Law enforcement arrested an 18-year-old man from Urbana, Illinois for an armed robbery incident that occurred on the University of Illinois campus, according to an article by FOX Illinois.
The incident in question occurred on March 7th near the 100 block of North Gregory Street. That is when this Urbana man allegedly threw a student to the ground at gunpoint. Then this man allegedly extracted money and a phone from the student with the assistance of several accomplices.
Even though a trial in this case will not occur for some time, this seems like an ideal opportunity to review Illinois laws against and penalties for robbery and armed robbery.
Robbery in Illinois
As explained in 720 ILCS 5/18-1, robbery occurs when a perpetrator intentionally steals property from a victim. Robbery must occur directly from the person or in the presence of the victim. And the perpetrator must use force — or the threat of imminent force — to complete the crime.
In most situations, robbery is a Class 2 felony in Illinois. Upon conviction, the perpetrator can expect a prison sentence of three to seven years and a maximum of $25,000 in fines. There is also the potential for up to 48 months of probation after the prison sentence ends.
If the robbery involves an elderly or disabled person or occurs at a school, care facility, or place of worship, then it is a Class 1 felony. At that level, a conviction can result in a prison sentence of four to 15 years and a maximum of $25,000 in fines. Probation for Class 1 felonies can last for up to 48 months.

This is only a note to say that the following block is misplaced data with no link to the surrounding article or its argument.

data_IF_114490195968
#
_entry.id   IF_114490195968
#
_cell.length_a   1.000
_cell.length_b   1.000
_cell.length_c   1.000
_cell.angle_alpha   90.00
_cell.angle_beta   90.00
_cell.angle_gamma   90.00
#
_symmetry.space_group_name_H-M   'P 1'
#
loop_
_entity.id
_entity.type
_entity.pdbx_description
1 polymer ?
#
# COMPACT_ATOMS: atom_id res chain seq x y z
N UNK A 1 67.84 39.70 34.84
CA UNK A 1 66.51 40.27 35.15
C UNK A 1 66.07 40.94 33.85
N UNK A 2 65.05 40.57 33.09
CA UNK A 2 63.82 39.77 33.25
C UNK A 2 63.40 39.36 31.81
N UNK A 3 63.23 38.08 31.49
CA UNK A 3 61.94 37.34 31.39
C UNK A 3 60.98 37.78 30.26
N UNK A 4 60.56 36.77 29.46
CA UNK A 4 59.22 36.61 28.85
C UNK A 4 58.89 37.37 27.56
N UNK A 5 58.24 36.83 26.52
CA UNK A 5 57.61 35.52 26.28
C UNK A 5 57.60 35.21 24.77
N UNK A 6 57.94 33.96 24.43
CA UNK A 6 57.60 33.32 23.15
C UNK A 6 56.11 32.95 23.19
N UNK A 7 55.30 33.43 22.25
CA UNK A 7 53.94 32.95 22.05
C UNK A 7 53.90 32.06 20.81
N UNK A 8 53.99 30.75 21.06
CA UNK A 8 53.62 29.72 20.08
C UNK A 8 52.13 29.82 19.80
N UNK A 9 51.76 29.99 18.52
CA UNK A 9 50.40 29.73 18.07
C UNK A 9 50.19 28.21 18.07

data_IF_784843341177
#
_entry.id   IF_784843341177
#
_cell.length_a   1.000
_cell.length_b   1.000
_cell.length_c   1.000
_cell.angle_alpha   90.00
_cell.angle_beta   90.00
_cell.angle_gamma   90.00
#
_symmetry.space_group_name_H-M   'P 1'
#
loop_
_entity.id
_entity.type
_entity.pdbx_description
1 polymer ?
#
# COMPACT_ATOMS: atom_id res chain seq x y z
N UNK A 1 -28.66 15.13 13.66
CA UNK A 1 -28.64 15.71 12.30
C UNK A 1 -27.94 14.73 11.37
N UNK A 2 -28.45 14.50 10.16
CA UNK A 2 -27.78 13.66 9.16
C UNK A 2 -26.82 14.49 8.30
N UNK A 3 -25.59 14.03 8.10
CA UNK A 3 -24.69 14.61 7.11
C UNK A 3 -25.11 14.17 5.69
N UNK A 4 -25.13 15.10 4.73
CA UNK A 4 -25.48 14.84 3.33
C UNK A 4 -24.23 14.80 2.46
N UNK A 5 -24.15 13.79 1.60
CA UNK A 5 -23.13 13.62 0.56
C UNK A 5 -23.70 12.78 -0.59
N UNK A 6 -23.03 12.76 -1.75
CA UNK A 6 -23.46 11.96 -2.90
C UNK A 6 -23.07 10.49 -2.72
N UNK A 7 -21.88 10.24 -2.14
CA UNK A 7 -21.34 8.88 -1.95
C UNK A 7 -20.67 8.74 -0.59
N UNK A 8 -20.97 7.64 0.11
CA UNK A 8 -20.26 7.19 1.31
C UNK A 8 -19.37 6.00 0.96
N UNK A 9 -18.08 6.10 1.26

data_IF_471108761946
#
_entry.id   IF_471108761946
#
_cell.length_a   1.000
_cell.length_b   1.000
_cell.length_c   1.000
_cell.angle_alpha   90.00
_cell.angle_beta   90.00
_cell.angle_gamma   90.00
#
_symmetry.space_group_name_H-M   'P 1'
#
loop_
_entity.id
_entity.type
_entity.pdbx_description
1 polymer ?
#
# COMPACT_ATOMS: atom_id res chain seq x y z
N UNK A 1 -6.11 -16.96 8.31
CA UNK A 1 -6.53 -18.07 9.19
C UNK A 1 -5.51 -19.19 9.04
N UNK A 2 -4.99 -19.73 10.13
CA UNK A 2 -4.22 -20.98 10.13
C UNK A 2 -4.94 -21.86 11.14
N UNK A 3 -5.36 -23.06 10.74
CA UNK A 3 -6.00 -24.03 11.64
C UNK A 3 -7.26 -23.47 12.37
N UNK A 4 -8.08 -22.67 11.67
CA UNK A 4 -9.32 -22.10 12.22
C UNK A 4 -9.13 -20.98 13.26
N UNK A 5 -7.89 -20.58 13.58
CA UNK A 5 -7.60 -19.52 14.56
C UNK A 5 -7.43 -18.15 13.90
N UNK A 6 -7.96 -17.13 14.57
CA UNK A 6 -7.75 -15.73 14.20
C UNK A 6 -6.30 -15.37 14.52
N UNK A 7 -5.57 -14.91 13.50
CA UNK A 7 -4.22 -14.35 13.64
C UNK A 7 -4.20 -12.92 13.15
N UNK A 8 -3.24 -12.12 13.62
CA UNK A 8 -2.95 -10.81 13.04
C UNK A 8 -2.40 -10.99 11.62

Armed Robbery in Illinois
As established in 720 ILCS 5/18-2, a robbery offense can become armed robbery under specific circumstances. To qualify as armed robbery under Illinois, the perpetrator must:
- Have possession of a dangerous weapon or firearm while committing robbery;
- Discharge a firearm while committing robbery; or
- Cause injury, disability, or death by discharging a firearm while committing robbery.
Typically, armed robbery is a Class X felony in Illinois. The traditional punishment includes a prison sentence of six to 30 years and a maximum of $25,000 in fines. Probation is not available for Class X felonies in Illinois.
Depending on the type of armed robbery offense, the penalty can increase beyond traditional levels. For example, armed robbery where the perpetrator:
- Possessed a Firearm: Prison sentence increases by 15 years;
- Discharged a Firearm: Prison sentence increases by 20 years; and
- Caused Injury, Disability, or Death: Prison sentence increases by 25 years to life.
Do You Need Legal Help?
No matter what the criminal offense, all charges are serious. A sound strategy and an aggressive defense are essential for a positive outcome. To protect your rights in such situations, it is highly advisable to retain legal counsel from an experienced criminal defense attorney.
The Prior Law Firm in Bloomington, Illinois, has proven experience in matters of criminal defense. If you need legal help with criminal defense, contact us today for a free consultation. You can reach The Prior Law Firm by phone at (309) 827-4300, email at email@example.com or by completing an online form.
(image courtesy of Simon Migaj)